Update: Igaging Origin Series use a Mitutoyo cable and output the Mitutoyo 52 bit datastream. The code and schematics below work with SPC Digimatic Calipers, Micrometers, Dial indicators, and Scales from both companies.

Discuss a variety of manufacturer's data formats and interfacing for all microcontrollers and SPC enabled measuring systems, like scales, micrometers, calipers, dial indicators, and more.


We had a project that required connection to a digital micrometer with a data output jack. The idea was to connect a microcontroller to the micrometer, to read the measurements and make decisions based on the readings. The micrometers that we used are made by Mitutoyo, and have a funky 52 character data stream in reverse bit order. The microcontroller we chose is the Arduino, and we used a 4D systems uVGA-II to take serial output from the Arduino and display it on a VGA monitor.

Order a prebuilt interface kit:

male shrouded header to fit mitutoyo cable
(2) 10k Ohm Resistors
6 pin male header (wires to Arduino)

Now includes an onboard Arduino Nano clone with usb cable. No seperate Arduino needed.

Major Components:

Mitutoyo 293-335 Coolant Proof LCD Micrometer, Friction Thimble, 0-1"/0-25.4mm Range, 0.001mm/0.00005" Graduation, +/-0.00005" Accuracy, SPC Output


Mitutoyo 05CZA662, Digimatic Cable, 40", With Data Switch for Coolant Proof Micrometers


Mitutoyo Absolute LCD Digimatic Indicator ID-C, Calculation Type, Inch, #4-48 UNF Thread, 0.375" Stem Diameter


Mitutoyo 500-171-30 Advanced Onsite Sensor Absolute Scale Digital Caliper, 0-6" Range


Mitutoyo 572-211-20, Horizontal Digimatic Scale Unit, 0 -6" X .0005"/0.01mm, With Output


Arduino Mega or compatible

Protoshield recommended

2 PN2222A transistors
four 10k Ohm resistors
2x5 shrouded header
one momentary pushbutton

Step 1: Mitutoyo Cable Schematic

This is a diagram showing how the Mitutoyo cable is wired. There is a red "data" button on the micrometer end of the cable that we were not using in this application, so we decided to use it as a "menu" button.

Step 2: Connecting the Cable to the Arduino

The Arduino connects to the Mitutoyo cable with a few components. A 2x5 shrouded header that mates to the female plug on the cable, a PN2222A transistor, and two 10k Ohm resistors. One resistor is used with the PN2222A to protect the micrometer (or caliper) from excessive voltage, the other to bias the "menu" button to +5vdc.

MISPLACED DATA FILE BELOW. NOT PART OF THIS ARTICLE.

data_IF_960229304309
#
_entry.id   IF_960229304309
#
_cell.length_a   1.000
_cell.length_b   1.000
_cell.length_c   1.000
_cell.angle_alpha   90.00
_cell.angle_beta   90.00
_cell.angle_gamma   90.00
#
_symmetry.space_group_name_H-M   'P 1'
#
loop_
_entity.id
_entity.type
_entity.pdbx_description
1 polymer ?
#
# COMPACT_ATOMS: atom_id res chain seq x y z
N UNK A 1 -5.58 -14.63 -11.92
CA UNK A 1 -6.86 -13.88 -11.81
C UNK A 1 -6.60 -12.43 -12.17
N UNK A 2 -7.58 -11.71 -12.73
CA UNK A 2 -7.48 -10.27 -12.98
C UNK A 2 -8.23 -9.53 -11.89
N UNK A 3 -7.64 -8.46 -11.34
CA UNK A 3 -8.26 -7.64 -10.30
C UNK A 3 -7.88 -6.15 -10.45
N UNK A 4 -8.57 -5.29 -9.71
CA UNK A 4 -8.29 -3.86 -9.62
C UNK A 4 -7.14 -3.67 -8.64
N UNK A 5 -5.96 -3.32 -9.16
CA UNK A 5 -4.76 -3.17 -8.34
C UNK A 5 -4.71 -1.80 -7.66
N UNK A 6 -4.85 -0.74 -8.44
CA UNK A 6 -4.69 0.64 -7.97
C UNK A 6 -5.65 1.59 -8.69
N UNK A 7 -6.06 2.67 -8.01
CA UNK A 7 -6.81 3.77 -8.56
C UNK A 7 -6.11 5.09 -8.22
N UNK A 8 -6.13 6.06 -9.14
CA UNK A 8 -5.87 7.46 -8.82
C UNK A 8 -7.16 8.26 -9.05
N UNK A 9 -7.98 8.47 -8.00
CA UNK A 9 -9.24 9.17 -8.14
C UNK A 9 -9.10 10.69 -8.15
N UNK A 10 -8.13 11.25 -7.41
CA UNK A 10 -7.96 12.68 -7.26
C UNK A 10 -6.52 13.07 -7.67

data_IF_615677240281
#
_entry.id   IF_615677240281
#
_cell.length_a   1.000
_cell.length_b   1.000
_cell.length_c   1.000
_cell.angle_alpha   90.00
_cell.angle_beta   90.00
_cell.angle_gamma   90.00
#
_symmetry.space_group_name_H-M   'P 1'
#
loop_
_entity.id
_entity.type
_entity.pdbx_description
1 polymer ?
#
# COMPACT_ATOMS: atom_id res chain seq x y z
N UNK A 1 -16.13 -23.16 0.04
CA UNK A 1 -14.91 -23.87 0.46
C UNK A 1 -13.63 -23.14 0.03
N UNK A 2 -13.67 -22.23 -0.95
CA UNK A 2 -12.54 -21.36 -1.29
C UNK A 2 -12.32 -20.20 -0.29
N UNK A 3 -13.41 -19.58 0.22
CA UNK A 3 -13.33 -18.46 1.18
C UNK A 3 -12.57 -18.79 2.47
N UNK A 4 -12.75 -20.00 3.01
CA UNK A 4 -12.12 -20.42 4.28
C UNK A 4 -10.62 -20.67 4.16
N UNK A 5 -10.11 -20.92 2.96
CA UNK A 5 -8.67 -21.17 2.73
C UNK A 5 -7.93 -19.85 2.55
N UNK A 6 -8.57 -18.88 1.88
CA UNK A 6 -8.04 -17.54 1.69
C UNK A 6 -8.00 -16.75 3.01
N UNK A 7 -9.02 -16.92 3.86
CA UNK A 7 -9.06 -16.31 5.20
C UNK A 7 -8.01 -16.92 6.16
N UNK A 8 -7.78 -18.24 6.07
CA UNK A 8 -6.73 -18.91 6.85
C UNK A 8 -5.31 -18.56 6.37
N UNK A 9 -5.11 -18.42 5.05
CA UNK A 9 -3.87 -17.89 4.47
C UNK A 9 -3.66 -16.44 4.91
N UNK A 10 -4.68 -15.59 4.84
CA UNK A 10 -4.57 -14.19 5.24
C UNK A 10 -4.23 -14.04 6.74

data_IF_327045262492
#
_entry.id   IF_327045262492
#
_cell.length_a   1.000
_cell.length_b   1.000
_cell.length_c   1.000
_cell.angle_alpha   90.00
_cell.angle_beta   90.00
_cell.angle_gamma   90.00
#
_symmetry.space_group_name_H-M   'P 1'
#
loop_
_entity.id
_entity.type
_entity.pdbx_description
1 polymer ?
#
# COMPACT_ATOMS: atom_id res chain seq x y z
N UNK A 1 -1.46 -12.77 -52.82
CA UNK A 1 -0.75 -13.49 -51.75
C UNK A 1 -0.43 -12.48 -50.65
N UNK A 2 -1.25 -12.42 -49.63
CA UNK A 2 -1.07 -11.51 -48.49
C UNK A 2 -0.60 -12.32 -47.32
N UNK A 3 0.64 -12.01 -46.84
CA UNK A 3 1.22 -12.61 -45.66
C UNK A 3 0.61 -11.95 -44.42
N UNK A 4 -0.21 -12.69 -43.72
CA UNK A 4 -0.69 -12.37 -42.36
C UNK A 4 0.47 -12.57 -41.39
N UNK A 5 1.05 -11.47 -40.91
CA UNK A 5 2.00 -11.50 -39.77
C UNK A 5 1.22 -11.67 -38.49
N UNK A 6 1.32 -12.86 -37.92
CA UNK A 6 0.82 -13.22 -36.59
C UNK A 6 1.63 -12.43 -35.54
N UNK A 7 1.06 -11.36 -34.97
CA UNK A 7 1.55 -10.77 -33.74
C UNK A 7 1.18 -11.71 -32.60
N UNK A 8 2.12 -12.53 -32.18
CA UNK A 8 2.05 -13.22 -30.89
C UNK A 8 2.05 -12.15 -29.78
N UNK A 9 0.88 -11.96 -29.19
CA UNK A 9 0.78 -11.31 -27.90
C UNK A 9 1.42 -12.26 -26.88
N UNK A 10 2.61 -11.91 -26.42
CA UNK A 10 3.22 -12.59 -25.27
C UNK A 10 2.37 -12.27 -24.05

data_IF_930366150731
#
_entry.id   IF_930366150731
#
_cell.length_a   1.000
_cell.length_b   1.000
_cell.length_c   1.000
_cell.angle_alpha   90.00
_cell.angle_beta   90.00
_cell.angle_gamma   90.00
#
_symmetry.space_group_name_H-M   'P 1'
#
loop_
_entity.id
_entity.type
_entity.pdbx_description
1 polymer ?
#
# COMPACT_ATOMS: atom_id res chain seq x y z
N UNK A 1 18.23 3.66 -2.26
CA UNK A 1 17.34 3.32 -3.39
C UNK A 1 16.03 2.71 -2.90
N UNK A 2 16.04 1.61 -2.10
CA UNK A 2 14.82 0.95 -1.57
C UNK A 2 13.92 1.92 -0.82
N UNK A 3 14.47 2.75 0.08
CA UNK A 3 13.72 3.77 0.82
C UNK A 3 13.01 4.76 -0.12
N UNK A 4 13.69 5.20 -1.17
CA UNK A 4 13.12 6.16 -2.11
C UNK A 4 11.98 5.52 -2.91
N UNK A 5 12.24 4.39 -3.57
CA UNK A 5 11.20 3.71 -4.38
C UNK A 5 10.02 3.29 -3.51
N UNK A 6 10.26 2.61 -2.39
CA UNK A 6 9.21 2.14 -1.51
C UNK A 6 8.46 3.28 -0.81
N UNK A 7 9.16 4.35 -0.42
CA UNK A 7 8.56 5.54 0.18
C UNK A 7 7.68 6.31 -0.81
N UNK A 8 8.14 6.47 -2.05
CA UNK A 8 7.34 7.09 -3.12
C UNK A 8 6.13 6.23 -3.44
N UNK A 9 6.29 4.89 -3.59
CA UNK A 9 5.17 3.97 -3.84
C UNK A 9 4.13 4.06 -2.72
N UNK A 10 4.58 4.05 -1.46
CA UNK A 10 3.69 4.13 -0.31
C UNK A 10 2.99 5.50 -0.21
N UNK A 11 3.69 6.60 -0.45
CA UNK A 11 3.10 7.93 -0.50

I've included datasheets for the PN2222A and drivers for the CH340 based Arduino Nano that we now use.

Step 3: Reading the Mitutoyo Output

The heavy lifting part of the code (thanks to Mark Burmistrak for his modifications from my original), that reads the data stream, reassembles it in correct order and prints a measurement is as follows:

int req = 5; //mic REQ line goes to pin 5 through q1 (arduino high pulls request line low)
int dat = 2; //mic Data line goes to pin 2
int clk = 3; //mic Clock line goes to pin 3
int i = 0;
int j = 0;
int k = 0;
int signCh = 8;
int sign = 0;
int decimal;
float dpp;
int units;

byte mydata[14];
String value_str;
int value_int;
float value;

void setup() {


pinMode(req, OUTPUT);

pinMode(clk, INPUT_PULLUP);

pinMode(dat, INPUT_PULLUP);

digitalWrite(req,LOW); // set request at high


void loop() {

digitalWrite(req, HIGH); // generate set request
for( i = 0; i < 13; i++ ) {
k = 0;
for (j = 0; j < 4; j++) {
while( digitalRead(clk) == LOW) {
} // hold until clock is high
while( digitalRead(clk) == HIGH) {
} // hold until clock is low
bitWrite(k, j, (digitalRead(dat) & 0x1));

mydata[i] = k;

sign = mydata[4];
value_str = String(mydata[5]) + String(mydata[6]) + String(mydata[7]) + String(mydata[8] + String(mydata[9] + String(mydata[10]))) ;
decimal = mydata[11];
units = mydata[12];

value_int = value_str.toInt();
if (decimal == 0) dpp = 1.0;
if (decimal == 1) dpp = 10.0;
if (decimal == 2) dpp = 100.0;
if (decimal == 3) dpp = 1000.0;
if (decimal == 4) dpp = 10000.0;
if (decimal == 5) dpp = 100000.0;

value = value_int / dpp;

if (sign == 0) {
if (sign == 8) {
Serial.print("-"); Serial.println(value,decimal);


Step 4: A Few More Auxiliary Schematics

There are a couple more external connections that we added. First, a pair of "sample" buttons (foot and finger) for taking sample measurements of 3 points of a gear before averageing and using the final average number (and rejecting if the samples are too far apart). Second, a reset circuit for the uVGA Card.

Step 5: Output to VGA

We used a uVGA-II (SGC) module from 4D to take the serial output of our Arduino, and display it on a typical vga monitor. The code to do this can be seen in the final step of this instructable. A special thanks to Rei Vilo for his assistance in this section - https://github.com/rei-vilo and http://reivilohobbies.weebly.com/

This has been replaced with the uVGA-III.

In your Arduino sketch, when you want to send data to the uvga module, use a statement like this:

uvga("N", value);

where N is the name of the variable on the uvga, and value is a variable containing the value you want passed.

At the end of your sketch (after the closing bracket of void loop) you have the following function:

int uvga(char* x, int y){



Serial3.println(y, DEC);


I'm using Serial3 on a Mega 2560, but you can use softserial and a UNO.

The code running on the uvga accepts that serial "packet", and puts the value passed into the variable that was passed, where it can then be displayed on the screen. Example code for the uvga is attached. It's a plain text file. You will need 4D's Workshop software and a USB to TTL cable to upload code to the uvga.

Step 6: Complete Code With Measurement Sampling and Vga Output

If you would like to see how we applied this particular solution, we are using it to generate bin numbers for gear sets, based on measurements. Attached is our completed code, which was developed with the assistance of many others from the Arduino, 4D, and Arduinohome forums.

More details are available at http://tech.groups.yahoo.com/group/arduinohome/files/Arduino%20-%20VGA%20-%20Micrometer/